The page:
Dolphins can also swim incredibly fast, often between 5-11 kilometers per hour but have bursts where they are capable of reaching 35 kilometers per hour!
They like to stay close to the surface and are often spotted jumping out of the water, sometimes as high as 6 meters!
In Madeira, it’s likely you will come across a bottlenose dolphin while wildlife spotting, especially if you are visiting between March and October when sightings of them are most common. Luckily, although the bottlenose dolphin is not an endangered species, it is still protected under the Marine Mammal Protection Act.
4. Atlantic Spotted Dolphin
The Atlantic Spotted Dolphin is highly recognizable with the spots that cover its body. Their calves are actually born a sold gray but after around three years they start to develop spots all over their body.
These dolphins like to stay close to the shore, only venturing 225 meters off the coast and staying in small to medium-sized pods. To communicate, they use bubbles created with their blowhole and a variety of sounds. So look out for them – and those bubbles – when close to the coast!
Spotted dolphins are very acrobatic and playful, and are commonly seen following boats, jumping in the waves and playing with other bottlenose dolphins. Most of their dives are quite shallow, often staying around 30 feet and lasting around six minutes.
These dolphins are quite common in the waters around Madeira, especially from March through November. When visiting, keep an eye behind any boat rides you take, these dolphins might be playing in the waves!
5. Bryde’s Whale
The Bryde’s whale is a member of the baleen whale family – this group also contains blue whales and humpback whales.
They are elongated whales that can weigh 90,000 pounds and grow 11.5 to 15 meters long. Curiously, they are rather slow swimmers only reaching speeds of one to four miles per hour!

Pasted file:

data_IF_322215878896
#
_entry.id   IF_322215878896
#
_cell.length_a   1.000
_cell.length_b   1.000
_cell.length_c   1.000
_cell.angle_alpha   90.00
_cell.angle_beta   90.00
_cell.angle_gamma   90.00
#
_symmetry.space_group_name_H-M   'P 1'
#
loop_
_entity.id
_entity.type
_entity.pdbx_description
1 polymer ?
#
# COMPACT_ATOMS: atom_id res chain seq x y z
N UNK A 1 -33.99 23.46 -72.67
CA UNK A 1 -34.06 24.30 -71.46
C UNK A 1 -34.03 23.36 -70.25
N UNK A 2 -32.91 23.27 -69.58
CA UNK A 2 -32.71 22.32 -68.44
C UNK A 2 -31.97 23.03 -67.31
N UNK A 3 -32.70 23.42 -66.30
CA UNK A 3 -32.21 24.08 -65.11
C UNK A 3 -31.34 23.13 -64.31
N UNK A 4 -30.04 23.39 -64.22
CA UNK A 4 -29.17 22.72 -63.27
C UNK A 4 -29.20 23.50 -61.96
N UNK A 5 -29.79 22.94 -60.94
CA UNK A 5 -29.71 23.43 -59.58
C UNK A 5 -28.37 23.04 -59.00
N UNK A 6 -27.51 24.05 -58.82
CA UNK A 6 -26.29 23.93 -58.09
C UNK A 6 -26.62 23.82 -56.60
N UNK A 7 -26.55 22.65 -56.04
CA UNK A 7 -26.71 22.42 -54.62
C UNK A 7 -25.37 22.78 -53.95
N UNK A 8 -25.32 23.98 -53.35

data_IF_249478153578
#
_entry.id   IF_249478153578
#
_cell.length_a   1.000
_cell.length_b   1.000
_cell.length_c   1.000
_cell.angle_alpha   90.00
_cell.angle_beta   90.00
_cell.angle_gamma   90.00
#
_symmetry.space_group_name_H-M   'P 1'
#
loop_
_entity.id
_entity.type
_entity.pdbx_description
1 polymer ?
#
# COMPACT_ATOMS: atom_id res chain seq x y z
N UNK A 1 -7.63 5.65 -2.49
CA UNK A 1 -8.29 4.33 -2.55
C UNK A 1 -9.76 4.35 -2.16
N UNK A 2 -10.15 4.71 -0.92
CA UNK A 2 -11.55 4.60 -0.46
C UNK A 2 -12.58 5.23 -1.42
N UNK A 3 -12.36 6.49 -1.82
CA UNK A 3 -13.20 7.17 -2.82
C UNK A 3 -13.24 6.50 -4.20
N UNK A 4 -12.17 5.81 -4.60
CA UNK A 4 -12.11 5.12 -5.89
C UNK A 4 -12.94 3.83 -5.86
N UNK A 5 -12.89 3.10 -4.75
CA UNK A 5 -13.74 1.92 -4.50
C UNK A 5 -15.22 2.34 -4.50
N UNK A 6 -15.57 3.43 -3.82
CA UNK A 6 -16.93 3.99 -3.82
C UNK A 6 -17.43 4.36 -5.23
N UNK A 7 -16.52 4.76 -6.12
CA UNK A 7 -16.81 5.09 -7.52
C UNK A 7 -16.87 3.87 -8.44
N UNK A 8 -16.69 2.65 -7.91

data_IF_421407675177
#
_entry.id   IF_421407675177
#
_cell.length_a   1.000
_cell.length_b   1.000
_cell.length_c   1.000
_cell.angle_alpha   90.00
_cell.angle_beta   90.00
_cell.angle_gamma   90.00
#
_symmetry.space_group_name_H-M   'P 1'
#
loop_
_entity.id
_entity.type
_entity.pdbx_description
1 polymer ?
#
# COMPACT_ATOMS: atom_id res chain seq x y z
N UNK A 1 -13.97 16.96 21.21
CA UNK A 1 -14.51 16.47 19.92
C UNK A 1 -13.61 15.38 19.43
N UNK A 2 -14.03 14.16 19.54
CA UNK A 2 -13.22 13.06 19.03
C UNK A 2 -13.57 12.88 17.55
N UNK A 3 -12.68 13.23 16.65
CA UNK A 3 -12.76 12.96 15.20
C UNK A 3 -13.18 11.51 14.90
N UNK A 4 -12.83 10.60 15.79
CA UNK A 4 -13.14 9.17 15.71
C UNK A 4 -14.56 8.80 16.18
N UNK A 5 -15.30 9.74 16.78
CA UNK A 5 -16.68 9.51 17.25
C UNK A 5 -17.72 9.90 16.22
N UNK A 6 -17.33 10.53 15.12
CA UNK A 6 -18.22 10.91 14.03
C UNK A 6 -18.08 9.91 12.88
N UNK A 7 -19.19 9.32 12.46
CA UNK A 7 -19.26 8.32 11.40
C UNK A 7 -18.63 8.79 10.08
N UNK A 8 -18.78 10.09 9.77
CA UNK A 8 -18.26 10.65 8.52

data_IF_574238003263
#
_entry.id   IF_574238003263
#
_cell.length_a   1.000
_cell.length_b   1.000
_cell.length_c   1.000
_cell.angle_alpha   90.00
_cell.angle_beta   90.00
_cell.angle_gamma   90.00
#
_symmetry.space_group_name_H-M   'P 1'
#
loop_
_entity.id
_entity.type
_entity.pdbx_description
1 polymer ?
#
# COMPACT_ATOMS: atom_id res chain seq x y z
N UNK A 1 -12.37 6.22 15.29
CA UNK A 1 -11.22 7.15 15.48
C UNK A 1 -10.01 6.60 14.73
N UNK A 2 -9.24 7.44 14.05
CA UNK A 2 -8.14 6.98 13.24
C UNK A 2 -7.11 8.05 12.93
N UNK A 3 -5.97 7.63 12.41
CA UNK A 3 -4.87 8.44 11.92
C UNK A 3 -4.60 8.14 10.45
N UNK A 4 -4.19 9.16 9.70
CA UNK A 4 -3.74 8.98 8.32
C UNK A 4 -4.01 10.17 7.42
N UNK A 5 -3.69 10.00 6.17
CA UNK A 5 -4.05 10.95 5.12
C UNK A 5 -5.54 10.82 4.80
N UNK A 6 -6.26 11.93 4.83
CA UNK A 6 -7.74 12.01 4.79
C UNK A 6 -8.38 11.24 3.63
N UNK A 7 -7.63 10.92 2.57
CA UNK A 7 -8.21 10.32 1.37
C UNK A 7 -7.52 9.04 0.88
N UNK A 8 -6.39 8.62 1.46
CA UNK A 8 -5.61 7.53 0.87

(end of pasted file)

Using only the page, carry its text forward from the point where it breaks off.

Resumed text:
Although they spend most of their time 50 feet below the surface, they have incredible dives that can reach depths of 1,000 feet and last anywhere from 5-15 minutes.
It is estimated that they eat around 1320-1450 pounds of food a day with their diet consisting largely of krill, red crabs, shrimp, sardines, and schools of fish.
The Bryde’s whale uses a variety of methods to catch their prey, including skimming the surface, catching their prey in bubble nets, or simply lunging for food.
In contrast to other whales of this species, they seem to display erratic behaviour because they will surface for air at irregular times and change direction without any known reason. They have also been seen blowing or exhaling underwater, which is not very common.
When planning your wildlife spotting trip to Madeira, you may not see one of these whales due to that erratic behaviour. However, if you are visiting anytime between April through October, that is when they are most common so catching a glimpse might just happen!
6. Sperm Whale
Sperm whales are the largest whales with teeth, and they also have the widest global distribution of any marine mammal.
Their name comes from the waxy substance in their head, called spermaceti. Not much is known about the purpose of spermaceti, but it’s an oil sac that is believed to help the whales focus sound and also help with buoyancy.
On average sperm whales weigh anywhere between 15 and 45 tons, with a length reaching up to 52 feet and a lifespan averaging around 60 years. They also possess the largest brain of any creature known to live on Earth!
The sperm whale is capable of diving to depths of around 2,000 feet with dives lasting 45 minutes, or diving to depths of 10,000 feet with 90-minute dive times.
After deep dives, they return to the surface for quite a few minutes to breathe before going back down, which means there’s a good chance you could spot one.